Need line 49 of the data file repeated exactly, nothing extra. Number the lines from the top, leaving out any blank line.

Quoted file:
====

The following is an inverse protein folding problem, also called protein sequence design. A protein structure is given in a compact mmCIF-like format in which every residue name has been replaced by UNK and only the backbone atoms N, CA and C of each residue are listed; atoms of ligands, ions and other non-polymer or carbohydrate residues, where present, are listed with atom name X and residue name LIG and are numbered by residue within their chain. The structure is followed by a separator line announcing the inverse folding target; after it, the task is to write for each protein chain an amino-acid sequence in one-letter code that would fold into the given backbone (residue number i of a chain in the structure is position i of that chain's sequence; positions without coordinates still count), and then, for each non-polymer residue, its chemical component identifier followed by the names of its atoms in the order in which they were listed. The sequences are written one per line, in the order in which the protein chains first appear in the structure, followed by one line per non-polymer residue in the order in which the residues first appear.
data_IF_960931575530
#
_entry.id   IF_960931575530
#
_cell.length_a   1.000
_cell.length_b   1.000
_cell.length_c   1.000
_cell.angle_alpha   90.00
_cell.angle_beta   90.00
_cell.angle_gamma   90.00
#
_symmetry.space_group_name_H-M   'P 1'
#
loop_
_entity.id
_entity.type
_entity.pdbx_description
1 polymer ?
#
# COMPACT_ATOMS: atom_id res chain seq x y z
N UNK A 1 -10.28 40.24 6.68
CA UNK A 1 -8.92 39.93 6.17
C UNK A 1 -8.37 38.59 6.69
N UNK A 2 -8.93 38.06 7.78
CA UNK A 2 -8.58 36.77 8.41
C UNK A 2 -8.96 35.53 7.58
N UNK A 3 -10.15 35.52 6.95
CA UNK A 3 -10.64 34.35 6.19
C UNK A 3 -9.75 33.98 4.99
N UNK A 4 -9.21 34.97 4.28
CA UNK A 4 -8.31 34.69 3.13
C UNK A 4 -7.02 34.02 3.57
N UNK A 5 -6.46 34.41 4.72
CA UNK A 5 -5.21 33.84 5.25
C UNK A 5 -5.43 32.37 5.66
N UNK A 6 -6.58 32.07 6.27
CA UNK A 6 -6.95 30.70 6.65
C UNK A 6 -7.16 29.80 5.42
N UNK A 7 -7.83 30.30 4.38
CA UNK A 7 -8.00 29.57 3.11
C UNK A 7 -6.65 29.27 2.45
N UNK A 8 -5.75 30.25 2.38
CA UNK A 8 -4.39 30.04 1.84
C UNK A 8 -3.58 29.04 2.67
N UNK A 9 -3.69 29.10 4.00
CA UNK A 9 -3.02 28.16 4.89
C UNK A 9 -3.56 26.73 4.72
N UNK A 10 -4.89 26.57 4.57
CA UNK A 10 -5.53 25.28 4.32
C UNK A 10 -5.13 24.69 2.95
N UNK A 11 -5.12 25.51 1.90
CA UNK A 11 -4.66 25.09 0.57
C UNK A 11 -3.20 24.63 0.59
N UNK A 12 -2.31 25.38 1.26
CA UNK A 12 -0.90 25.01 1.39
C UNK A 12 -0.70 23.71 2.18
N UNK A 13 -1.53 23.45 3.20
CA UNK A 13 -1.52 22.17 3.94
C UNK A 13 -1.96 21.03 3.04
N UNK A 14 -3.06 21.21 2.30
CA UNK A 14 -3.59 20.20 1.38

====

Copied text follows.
N UNK A 10 -4.89 26.57 4.57